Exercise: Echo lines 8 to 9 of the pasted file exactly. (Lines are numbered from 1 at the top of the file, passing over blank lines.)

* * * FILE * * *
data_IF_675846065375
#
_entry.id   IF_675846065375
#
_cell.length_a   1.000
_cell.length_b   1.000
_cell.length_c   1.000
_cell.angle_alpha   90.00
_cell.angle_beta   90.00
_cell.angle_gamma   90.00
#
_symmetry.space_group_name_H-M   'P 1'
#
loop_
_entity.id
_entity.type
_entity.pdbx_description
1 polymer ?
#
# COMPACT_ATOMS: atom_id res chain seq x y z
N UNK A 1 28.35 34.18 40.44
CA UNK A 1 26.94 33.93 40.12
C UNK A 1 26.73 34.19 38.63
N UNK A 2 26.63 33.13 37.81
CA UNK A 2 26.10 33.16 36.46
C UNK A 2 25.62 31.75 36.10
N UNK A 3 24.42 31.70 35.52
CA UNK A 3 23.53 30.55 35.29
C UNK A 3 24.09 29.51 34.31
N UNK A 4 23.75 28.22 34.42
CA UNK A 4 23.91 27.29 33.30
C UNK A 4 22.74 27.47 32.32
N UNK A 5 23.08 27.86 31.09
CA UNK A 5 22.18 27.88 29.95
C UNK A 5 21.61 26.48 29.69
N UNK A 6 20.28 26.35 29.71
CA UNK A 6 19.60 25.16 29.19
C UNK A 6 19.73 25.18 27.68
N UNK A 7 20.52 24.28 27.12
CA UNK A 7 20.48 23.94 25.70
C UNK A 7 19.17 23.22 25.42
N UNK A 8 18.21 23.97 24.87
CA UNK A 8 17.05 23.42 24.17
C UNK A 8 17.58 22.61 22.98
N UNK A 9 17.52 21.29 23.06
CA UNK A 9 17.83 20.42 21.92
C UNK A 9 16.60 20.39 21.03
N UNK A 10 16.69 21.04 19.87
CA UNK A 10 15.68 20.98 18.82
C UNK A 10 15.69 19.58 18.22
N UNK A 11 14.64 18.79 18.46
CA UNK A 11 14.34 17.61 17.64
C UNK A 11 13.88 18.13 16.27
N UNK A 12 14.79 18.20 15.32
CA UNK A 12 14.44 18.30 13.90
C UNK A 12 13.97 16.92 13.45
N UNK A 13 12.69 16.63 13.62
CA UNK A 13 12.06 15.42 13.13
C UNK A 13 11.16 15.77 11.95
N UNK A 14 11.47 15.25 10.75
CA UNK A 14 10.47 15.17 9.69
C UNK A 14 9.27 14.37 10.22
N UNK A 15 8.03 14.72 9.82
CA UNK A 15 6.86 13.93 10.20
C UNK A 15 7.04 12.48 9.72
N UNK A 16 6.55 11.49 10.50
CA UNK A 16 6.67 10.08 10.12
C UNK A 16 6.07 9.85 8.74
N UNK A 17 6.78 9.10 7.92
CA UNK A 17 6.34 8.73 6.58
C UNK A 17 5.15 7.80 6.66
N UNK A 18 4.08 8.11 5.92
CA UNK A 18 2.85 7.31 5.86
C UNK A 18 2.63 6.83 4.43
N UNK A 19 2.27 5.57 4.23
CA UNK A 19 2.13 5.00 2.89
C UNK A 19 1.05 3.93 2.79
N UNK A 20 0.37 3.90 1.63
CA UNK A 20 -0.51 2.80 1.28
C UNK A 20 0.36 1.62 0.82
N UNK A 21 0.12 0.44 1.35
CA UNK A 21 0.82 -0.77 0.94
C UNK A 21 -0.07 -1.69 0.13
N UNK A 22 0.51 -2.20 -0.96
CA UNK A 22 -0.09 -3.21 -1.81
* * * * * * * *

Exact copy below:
_cell.angle_alpha   90.00
_cell.angle_beta   90.00